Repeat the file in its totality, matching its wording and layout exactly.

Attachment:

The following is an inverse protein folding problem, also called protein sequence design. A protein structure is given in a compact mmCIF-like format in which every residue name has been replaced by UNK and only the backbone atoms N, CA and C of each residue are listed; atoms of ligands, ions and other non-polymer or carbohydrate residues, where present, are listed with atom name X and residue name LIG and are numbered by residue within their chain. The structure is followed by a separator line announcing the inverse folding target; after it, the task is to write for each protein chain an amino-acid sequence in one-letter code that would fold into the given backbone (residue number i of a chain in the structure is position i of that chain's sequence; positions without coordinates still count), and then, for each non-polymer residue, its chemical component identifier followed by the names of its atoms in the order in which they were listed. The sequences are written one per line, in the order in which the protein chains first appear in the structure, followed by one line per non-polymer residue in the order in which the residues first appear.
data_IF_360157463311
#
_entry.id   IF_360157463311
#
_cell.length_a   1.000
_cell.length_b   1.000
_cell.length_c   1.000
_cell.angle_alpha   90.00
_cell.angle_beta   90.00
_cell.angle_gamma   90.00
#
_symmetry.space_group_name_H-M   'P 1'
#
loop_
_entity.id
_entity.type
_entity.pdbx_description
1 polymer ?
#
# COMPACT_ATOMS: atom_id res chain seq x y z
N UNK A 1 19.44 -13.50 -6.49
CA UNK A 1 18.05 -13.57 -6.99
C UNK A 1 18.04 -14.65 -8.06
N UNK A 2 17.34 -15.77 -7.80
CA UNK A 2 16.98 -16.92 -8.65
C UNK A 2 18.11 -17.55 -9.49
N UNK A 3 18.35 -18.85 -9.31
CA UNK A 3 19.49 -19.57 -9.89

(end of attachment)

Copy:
The following is an inverse protein folding problem, also called protein sequence design. A protein structure is given in a compact mmCIF-like format in which every residue name has been replaced by UNK and only the backbone atoms N, CA and C of each residue are listed; atoms of ligands, ions and other non-polymer or carbohydrate residues, where present, are listed with atom name X and residue name LIG and are numbered by residue within their chain. The structure is followed by a separator line announcing the inverse folding target; after it, the task is to write for each protein chain an amino-acid sequence in one-letter code that would fold into the given backbone (residue number i of a chain in the structure is position i of that chain's sequence; positions without coordinates still count), and then, for each non-polymer residue, its chemical component identifier followed by the names of its atoms in the order in which they were listed. The sequences are written one per line, in the order in which the protein chains first appear in the structure, followed by one line per non-polymer residue in the order in which the residues first appear.
data_IF_360157463311
#
_entry.id   IF_360157463311
#
_cell.length_a   1.000
_cell.length_b   1.000
_cell.length_c   1.000
_cell.angle_alpha   90.00
_cell.angle_beta   90.00
_cell.angle_gamma   90.00
#
_symmetry.space_group_name_H-M   'P 1'
#
loop_
_entity.id
_entity.type
_entity.pdbx_description
1 polymer ?
#
# COMPACT_ATOMS: atom_id res chain seq x y z
N UNK A 1 19.44 -13.50 -6.49
CA UNK A 1 18.05 -13.57 -6.99
C UNK A 1 18.04 -14.65 -8.06
N UNK A 2 17.34 -15.77 -7.80
CA UNK A 2 16.98 -16.92 -8.65
C UNK A 2 18.11 -17.55 -9.49
N UNK A 3 18.35 -18.85 -9.31
CA UNK A 3 19.49 -19.57 -9.89